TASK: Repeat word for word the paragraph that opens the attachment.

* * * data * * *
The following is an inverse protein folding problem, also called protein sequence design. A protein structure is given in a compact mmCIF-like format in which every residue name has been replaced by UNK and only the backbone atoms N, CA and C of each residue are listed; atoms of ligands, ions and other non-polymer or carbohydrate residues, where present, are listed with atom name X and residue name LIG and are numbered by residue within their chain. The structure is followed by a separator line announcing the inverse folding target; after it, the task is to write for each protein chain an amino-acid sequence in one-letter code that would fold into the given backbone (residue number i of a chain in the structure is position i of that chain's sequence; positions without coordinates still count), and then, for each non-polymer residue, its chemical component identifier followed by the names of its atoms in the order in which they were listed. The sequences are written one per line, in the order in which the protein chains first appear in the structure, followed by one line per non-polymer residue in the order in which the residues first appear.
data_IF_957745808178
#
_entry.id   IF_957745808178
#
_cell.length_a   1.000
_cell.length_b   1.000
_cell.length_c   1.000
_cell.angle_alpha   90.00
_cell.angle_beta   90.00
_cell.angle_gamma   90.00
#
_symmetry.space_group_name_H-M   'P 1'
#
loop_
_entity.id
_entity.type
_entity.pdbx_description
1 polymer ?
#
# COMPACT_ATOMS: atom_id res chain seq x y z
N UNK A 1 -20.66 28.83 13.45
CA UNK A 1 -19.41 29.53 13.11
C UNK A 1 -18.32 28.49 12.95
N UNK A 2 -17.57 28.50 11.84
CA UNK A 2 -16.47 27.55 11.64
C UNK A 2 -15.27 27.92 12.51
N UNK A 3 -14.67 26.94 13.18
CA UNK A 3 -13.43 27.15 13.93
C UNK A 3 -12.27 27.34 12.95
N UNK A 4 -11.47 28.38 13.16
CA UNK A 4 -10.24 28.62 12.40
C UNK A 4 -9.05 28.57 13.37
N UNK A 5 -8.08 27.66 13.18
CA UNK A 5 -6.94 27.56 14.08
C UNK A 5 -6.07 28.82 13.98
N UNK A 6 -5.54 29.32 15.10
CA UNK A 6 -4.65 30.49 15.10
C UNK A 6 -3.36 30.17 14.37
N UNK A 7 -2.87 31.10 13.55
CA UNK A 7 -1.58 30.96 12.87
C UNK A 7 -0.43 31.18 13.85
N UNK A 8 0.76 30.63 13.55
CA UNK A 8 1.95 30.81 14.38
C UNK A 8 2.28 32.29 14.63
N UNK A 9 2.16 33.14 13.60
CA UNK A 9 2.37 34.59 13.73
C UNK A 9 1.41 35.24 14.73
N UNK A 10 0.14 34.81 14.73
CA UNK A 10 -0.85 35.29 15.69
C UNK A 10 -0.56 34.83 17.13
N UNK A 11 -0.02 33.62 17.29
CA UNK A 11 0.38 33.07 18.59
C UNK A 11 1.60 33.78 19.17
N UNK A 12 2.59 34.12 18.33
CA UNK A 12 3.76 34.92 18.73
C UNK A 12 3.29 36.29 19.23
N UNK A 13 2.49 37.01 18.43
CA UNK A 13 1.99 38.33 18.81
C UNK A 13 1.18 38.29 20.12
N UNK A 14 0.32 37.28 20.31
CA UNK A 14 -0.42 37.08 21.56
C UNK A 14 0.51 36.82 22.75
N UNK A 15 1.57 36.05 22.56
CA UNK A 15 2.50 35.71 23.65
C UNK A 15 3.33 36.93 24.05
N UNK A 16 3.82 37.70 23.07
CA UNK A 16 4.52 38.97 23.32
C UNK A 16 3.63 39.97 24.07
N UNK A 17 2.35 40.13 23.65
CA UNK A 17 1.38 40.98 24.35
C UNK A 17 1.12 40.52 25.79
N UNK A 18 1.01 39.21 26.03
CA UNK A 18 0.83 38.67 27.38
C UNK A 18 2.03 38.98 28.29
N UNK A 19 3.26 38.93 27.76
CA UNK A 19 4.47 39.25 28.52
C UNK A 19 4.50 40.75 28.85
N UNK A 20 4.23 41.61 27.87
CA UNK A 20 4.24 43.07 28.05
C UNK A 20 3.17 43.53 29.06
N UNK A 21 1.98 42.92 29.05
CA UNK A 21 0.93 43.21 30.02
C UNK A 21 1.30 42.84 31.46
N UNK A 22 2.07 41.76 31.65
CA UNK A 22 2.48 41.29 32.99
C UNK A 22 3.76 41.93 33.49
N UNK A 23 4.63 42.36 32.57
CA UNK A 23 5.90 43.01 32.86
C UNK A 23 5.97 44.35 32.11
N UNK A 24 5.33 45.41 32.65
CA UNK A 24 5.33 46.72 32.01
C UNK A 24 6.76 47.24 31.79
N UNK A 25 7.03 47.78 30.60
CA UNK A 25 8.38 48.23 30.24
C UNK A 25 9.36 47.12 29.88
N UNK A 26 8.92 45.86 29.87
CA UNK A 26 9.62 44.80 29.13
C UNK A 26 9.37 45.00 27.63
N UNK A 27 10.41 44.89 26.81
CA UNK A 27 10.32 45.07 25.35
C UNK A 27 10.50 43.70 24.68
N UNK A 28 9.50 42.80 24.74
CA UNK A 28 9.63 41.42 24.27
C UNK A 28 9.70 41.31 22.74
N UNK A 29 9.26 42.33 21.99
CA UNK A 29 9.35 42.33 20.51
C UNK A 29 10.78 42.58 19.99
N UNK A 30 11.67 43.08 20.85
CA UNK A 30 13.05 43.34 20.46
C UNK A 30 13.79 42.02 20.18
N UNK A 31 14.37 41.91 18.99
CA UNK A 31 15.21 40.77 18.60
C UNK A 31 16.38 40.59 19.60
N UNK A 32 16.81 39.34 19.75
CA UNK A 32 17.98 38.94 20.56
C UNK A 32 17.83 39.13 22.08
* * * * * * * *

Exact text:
The following is an inverse protein folding problem, also called protein sequence design. A protein structure is given in a compact mmCIF-like format in which every residue name has been replaced by UNK and only the backbone atoms N, CA and C of each residue are listed; atoms of ligands, ions and other non-polymer or carbohydrate residues, where present, are listed with atom name X and residue name LIG and are numbered by residue within their chain. The structure is followed by a separator line announcing the inverse folding target; after it, the task is to write for each protein chain an amino-acid sequence in one-letter code that would fold into the given backbone (residue number i of a chain in the structure is position i of that chain's sequence; positions without coordinates still count), and then, for each non-polymer residue, its chemical component identifier followed by the names of its atoms in the order in which they were listed. The sequences are written one per line, in the order in which the protein chains first appear in the structure, followed by one line per non-polymer residue in the order in which the residues first appear.